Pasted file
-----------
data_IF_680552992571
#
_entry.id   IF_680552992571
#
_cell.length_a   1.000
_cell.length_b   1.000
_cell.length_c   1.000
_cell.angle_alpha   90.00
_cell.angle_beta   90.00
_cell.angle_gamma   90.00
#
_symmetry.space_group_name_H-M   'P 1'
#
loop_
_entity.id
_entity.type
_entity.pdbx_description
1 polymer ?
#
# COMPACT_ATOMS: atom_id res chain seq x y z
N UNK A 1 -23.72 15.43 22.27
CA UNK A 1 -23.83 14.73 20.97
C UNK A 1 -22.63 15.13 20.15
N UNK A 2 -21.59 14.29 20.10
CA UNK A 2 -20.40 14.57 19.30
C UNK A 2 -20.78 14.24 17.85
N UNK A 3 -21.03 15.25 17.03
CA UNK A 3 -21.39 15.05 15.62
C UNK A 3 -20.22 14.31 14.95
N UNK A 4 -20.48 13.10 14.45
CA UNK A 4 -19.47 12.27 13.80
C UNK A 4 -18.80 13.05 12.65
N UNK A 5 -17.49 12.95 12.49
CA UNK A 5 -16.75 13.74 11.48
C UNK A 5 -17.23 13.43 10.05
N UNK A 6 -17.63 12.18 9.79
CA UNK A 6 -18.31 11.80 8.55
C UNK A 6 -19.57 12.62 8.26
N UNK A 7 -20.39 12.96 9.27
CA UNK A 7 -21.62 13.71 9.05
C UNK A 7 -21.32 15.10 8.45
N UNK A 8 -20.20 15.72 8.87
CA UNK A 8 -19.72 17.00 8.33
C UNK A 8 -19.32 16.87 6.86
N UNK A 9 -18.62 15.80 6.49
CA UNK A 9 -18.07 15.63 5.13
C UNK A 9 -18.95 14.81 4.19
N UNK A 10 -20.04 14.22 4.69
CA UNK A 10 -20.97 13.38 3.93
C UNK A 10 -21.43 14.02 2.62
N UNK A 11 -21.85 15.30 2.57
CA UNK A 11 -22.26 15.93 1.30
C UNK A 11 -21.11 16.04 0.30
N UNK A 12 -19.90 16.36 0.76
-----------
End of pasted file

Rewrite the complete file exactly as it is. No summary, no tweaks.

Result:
data_IF_680552992571
#
_entry.id   IF_680552992571
#
_cell.length_a   1.000
_cell.length_b   1.000
_cell.length_c   1.000
_cell.angle_alpha   90.00
_cell.angle_beta   90.00
_cell.angle_gamma   90.00
#
_symmetry.space_group_name_H-M   'P 1'
#
loop_
_entity.id
_entity.type
_entity.pdbx_description
1 polymer ?
#
# COMPACT_ATOMS: atom_id res chain seq x y z
N UNK A 1 -23.72 15.43 22.27
CA UNK A 1 -23.83 14.73 20.97
C UNK A 1 -22.63 15.13 20.15
N UNK A 2 -21.59 14.29 20.10
CA UNK A 2 -20.40 14.57 19.30
C UNK A 2 -20.78 14.24 17.85
N UNK A 3 -21.03 15.25 17.03
CA UNK A 3 -21.39 15.05 15.62
C UNK A 3 -20.22 14.31 14.95
N UNK A 4 -20.48 13.10 14.45
CA UNK A 4 -19.47 12.27 13.80
C UNK A 4 -18.80 13.05 12.65
N UNK A 5 -17.49 12.95 12.49
CA UNK A 5 -16.75 13.74 11.48
C UNK A 5 -17.23 13.43 10.05
N UNK A 6 -17.63 12.18 9.79
CA UNK A 6 -18.31 11.80 8.55
C UNK A 6 -19.57 12.62 8.26
N UNK A 7 -20.39 12.96 9.27
CA UNK A 7 -21.62 13.71 9.05
C UNK A 7 -21.32 15.10 8.45
N UNK A 8 -20.20 15.72 8.87
CA UNK A 8 -19.72 17.00 8.33
C UNK A 8 -19.32 16.87 6.86
N UNK A 9 -18.62 15.80 6.49
CA UNK A 9 -18.07 15.63 5.13
C UNK A 9 -18.95 14.81 4.19
N UNK A 10 -20.04 14.22 4.69
CA UNK A 10 -20.97 13.38 3.93
C UNK A 10 -21.43 14.02 2.62
N UNK A 11 -21.85 15.30 2.57
CA UNK A 11 -22.26 15.93 1.30
C UNK A 11 -21.11 16.04 0.30
N UNK A 12 -19.90 16.36 0.76